Will Progressive's Growth Strategy Pay Off?
The auto insurer continues to add customers but posted disappointing results in the second quarter due to catastrophe losses and inadequate pricing.
Progressive reported June results last week and the market was not pleased. The insurer’s stock price declined by 13.1% on Thursday before recovering 1.8% on Friday. The stock is down 22.1% from its all-time high on April 11. The decline on Thursday was attributed to quarterly earnings coming in at 57 cents, well short of the consensus estimate of 85 cents. Progressive was the worst performer in the S&P 500 on Thursday and its decline on that day was the largest more than fifteen years.
Markets are always ravenous for data and Progressive certainly delivers a higher than normal stream of information for analysts to review. The company releases financial data on a monthly basis, three times as often as nearly all publicly traded companies. Although I am not sure that this level of granularity is particularly useful for valuation purposes, it is certainly interesting to monitor for those of us who follow insurance.
Progressive is an important company to follow for Berkshire Hathaway shareholders. Berkshire’s second quarter results should be released in three weeks and will include an update on GEICO. Progressive and GEICO have been fierce competitors for many years and this rivalry has been the subject of several articles on The Rational Walk. The most recent article was on May 5, the day before the Berkshire annual meeting.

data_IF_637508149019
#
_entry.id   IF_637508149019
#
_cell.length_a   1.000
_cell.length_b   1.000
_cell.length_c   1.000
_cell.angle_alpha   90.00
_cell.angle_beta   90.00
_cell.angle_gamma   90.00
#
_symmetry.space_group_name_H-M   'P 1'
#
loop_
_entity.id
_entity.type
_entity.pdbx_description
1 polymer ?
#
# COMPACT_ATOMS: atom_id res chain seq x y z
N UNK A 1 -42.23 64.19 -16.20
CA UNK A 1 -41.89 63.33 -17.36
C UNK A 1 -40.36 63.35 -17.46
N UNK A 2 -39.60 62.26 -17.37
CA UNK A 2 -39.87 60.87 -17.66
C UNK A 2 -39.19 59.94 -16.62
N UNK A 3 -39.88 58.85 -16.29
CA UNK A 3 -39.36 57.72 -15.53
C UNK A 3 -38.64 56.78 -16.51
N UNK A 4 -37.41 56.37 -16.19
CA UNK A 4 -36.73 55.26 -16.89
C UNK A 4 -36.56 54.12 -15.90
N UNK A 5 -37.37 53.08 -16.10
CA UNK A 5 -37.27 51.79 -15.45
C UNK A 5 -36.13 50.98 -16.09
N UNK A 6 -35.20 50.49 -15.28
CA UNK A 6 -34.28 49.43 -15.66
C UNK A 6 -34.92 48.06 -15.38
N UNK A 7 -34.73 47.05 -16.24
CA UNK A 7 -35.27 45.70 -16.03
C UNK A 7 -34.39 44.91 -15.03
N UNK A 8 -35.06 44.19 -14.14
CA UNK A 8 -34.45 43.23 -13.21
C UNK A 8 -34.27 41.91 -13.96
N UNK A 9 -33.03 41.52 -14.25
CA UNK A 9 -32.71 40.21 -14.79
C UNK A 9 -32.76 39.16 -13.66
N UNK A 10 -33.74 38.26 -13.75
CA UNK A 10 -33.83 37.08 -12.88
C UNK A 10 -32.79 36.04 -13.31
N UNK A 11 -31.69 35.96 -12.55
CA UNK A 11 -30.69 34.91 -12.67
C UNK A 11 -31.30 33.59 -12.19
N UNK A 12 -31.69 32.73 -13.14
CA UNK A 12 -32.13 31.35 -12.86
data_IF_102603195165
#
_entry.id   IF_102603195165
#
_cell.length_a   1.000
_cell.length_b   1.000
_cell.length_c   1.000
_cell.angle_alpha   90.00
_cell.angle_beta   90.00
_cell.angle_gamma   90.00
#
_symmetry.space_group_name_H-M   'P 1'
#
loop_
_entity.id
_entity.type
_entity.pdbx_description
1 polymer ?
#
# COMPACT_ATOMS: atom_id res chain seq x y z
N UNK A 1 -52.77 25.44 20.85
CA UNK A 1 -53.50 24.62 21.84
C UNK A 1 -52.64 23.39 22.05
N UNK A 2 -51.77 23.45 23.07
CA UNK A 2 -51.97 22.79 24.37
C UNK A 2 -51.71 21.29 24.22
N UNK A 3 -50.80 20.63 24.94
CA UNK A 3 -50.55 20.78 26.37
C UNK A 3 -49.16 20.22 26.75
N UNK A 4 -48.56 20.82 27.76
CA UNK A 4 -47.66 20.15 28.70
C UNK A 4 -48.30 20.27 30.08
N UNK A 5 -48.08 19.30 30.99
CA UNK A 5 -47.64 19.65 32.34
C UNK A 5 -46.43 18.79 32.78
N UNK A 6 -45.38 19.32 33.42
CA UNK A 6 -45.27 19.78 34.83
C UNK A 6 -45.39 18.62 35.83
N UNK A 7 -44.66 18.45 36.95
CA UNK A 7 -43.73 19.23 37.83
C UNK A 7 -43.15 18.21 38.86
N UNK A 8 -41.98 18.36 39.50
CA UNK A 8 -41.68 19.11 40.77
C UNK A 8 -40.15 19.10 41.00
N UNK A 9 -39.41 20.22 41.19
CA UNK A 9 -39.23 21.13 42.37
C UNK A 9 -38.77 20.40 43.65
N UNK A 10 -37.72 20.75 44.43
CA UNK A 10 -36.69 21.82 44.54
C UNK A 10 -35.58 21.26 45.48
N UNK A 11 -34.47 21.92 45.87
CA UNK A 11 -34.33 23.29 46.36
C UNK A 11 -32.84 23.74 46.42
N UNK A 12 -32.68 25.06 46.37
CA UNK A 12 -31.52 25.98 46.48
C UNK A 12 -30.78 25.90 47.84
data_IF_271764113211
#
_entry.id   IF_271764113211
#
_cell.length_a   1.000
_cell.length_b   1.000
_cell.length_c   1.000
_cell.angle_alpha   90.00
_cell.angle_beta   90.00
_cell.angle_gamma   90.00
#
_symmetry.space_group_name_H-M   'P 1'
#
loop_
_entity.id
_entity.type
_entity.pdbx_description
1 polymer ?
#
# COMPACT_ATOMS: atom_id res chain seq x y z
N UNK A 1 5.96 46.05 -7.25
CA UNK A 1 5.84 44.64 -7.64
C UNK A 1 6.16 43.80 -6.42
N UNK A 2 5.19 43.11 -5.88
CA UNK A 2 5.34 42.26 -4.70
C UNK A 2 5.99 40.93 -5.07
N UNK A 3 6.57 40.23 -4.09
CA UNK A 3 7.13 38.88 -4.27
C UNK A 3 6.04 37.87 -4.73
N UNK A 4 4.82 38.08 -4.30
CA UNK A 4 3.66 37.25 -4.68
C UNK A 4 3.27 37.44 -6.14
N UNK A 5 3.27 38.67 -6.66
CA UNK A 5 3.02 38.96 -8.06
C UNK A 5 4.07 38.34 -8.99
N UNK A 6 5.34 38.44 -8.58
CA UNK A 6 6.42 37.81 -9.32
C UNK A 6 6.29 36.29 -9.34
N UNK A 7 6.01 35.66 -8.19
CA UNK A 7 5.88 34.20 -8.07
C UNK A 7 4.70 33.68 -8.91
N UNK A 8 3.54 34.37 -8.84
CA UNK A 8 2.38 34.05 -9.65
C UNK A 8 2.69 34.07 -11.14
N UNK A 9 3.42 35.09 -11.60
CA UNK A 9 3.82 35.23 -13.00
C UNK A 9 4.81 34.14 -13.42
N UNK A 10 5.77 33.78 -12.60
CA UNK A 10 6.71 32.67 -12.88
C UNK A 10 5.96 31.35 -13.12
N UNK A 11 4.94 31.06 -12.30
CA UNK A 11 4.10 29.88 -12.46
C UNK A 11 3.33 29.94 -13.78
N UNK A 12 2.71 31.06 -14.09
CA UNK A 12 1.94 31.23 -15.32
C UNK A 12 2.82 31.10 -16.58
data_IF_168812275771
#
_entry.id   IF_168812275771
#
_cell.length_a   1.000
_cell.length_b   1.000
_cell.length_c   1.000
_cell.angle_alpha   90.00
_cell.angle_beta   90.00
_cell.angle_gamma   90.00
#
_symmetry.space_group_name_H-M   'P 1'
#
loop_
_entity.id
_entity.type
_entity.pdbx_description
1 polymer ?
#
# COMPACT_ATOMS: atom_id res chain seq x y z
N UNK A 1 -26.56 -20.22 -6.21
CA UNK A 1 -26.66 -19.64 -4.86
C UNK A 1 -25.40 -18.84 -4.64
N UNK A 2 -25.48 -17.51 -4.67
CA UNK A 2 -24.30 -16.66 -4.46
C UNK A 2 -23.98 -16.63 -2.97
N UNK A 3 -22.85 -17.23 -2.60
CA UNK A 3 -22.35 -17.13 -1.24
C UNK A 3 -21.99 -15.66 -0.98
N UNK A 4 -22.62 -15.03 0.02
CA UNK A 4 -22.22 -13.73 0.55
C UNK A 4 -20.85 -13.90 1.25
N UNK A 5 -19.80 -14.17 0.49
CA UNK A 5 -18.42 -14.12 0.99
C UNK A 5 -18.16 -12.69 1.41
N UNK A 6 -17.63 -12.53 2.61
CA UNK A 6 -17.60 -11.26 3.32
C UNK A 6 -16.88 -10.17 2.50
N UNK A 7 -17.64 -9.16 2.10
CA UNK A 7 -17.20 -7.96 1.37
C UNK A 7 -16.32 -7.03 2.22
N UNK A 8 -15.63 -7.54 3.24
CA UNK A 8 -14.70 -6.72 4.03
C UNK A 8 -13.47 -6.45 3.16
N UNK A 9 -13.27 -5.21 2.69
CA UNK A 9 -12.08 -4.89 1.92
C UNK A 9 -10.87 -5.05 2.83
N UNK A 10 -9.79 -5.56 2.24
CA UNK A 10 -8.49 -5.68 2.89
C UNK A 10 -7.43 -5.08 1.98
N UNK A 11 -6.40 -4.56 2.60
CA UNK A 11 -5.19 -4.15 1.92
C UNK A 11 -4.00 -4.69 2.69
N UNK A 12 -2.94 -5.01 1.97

In addition, I wrote a detailed profile of Progressive in December 2022 as well as a survey of the competitive landscape of the auto insurance industry in April 2022.
This article presents a brief update on Progressive’s recent results that builds on the discussion contained in Progressive vs. GEICO: The Battle Continues, so readers who haven’t seen that article yet might want to review it before proceeding.
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The brief discussion that follows is based on Progressive’s monthly financial reports for April, May, and June. Progressive’s 10-Q will be filed on Tuesday, August 1 and the company will hold its quarterly earnings call on August 2. During the first half of the call, management will make a presentation on loss reserving and pricing. This will be particularly interesting given the company’s unsatisfactory results in recent months.
The most interesting data to track on a monthly basis is policies in force. This figure represents the number of outstanding insurance contracts that are in effect as of the end of each month. Unlike other metrics that involve estimation, policies in force should be known with precision at each reporting date.
On one hand, growth in policies in force is positive because it is a sign that the company is gaining market share. On the other hand, growth is only good if it generates underwriting profits. Progressive reports underwriting profits on a monthly basis, but these figures are heavily dependent on loss estimates which could prove to be incorrect. However, it’s still an interesting data point to track.
The exhibit below shows Progressive’s policies in force segmented by product line over the past twelve months along with sequential and annual percentage changes: